Truthfully, Hetfield isn’t a talented enough wordsmith or singer to overcome the mediocrity of the music on “72 Seasons.” The album’s lyrics fall short, notably in the third track, “Screaming Suicide.” With an intense title, I was expecting something to rock me to my core and make me stare at my wall for an hour. Instead, Hetfield writes, “Then a voice appears/ Whispers in your ears/‘You are good enough.’” The lyrics sound like something on an inspirational poster for a counselor’s office instead of something that’s supposed to be insightful for the listener. 

Trujillo gets a shot at some backup vocals on track five, “You Must Burn!” Like Layne Staley and Jerry Cantrell harmonized in the grunge band Alice In Chains, Trujillo and Hetfield harmonize on the track. They don’t work nearly as well as the iconic grunge duo, but it was a nice attempt. I was taken aback for a second because, surprisingly, it wasn’t completely dreadful. I didn’t enjoy it, but Metallica hasn’t had a new element added to their work in years, so the duet was a nice refresher from just thrash metal. 

“72 Seasons” lasts way too long; I wanted the album to end almost as soon as I started it. It’s not a career-redefining album, and it’s barely an okay record. “72 Seasons” is like if Metallica, a famous thrash metal band, got too inspired by Taking Back Sunday, a whiny pop punk band from the 2000s, and then just released it for fun: it’s completely unnecessary. I hate that fans and critics aren’t ripping apart this album as it should be. It’s not good. The music is mediocre and nothing special, the lyrics are a mess, and the band’s arrogance overwhelms the audience. Sure, “72 Seasons” isn’t as horrible as 1991’s self-titled release — otherwise known as the “Black Album” — that drove ¾ members to get divorced, or the monstrosity that was 2003’s release of “St. Anger,” but then again, literally anything is better than that album. People praising “72 Seasons” is like applauding kids for saying ‘thank you’ — celebrating the bare minimum.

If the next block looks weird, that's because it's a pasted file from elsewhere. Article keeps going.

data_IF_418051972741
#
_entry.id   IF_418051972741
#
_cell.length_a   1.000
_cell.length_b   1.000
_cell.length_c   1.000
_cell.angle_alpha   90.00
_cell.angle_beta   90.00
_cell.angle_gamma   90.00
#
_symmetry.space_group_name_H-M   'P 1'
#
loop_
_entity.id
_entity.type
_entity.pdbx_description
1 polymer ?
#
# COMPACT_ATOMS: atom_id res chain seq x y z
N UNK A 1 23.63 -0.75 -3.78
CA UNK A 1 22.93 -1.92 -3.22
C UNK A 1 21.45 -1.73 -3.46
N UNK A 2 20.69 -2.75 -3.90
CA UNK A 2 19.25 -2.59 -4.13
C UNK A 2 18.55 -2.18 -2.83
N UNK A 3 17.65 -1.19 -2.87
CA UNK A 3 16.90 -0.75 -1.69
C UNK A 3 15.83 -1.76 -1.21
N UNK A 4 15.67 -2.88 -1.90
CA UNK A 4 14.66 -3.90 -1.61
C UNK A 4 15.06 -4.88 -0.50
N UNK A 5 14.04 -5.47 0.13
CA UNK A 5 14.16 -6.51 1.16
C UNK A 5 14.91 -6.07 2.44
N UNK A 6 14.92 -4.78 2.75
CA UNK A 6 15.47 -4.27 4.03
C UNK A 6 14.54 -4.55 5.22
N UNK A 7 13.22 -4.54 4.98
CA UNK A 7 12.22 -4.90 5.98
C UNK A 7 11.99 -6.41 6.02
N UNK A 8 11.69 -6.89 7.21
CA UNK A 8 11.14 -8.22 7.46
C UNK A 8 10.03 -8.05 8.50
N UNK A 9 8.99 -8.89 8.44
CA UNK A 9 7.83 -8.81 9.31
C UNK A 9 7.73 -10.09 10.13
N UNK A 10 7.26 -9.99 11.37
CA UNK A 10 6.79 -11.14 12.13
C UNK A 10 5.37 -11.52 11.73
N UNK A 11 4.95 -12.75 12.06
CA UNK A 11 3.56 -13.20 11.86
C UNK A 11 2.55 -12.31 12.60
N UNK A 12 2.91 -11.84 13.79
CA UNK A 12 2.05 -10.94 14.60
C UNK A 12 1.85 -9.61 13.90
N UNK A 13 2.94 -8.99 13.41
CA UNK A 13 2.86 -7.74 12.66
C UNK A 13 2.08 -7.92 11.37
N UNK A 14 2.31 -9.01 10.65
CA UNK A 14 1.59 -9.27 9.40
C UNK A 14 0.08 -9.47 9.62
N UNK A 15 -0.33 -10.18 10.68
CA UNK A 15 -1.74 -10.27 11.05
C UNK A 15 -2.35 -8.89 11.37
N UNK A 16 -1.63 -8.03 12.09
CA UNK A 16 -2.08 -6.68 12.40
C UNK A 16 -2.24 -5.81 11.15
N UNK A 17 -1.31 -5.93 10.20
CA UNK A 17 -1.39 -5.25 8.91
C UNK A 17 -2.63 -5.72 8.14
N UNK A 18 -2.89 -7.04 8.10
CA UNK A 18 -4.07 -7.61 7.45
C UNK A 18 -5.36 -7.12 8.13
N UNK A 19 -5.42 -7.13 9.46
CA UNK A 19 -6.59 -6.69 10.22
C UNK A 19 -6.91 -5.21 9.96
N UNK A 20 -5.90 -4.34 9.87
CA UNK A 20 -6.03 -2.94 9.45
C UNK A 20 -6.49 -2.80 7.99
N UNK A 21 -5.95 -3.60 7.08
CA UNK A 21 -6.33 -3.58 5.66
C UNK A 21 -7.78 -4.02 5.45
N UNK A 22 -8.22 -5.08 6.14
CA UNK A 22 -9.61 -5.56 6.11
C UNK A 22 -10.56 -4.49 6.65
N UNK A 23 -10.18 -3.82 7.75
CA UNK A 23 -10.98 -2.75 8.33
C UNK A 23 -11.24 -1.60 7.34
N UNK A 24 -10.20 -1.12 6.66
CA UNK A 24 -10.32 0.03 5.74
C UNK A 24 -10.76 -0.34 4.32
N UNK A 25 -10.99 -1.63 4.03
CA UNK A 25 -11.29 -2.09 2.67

For 30 years, Metallica hasn’t released a new song that captivated the world quite like their release of “Master of Puppets” in 1986. Nobody has ever asked me if I’ve heard a new Metallica album with a shining, adoring look in their eye. Instead, every metalhead I’ve spoken to has given me a distasteful, “Dude, did you hear that new Metallica song? They should’ve stopped after the ‘Black Album.”’ They make a strong point: Metallica should’ve stopped decades ago and just done some tours promoting their older, iconic, scene-changing songs like “For Whom The Bell Tolls” and “One.” Instead, after “Master of Puppets” took every person under the age of 25 by storm when it was featured in the Netflix hit “Stranger Things,” Metallica capitalized on their revitalization and released this new album, most likely as a cash grab. 

Each new Metallica album demands expectations from fans but never exceeds them. The band’s new sound comes off as cheap and too commercialized compared to their early thrash metal days. 

Metallica doesn’t need to add to its legacy. They have a decade of scene-changing work, and by creating new, awful music, they’re tarnishing their legacy and turning their name into a product rather than art. 

The Pathfinder gives Metallica’s “72 Seasons” a 2.5/10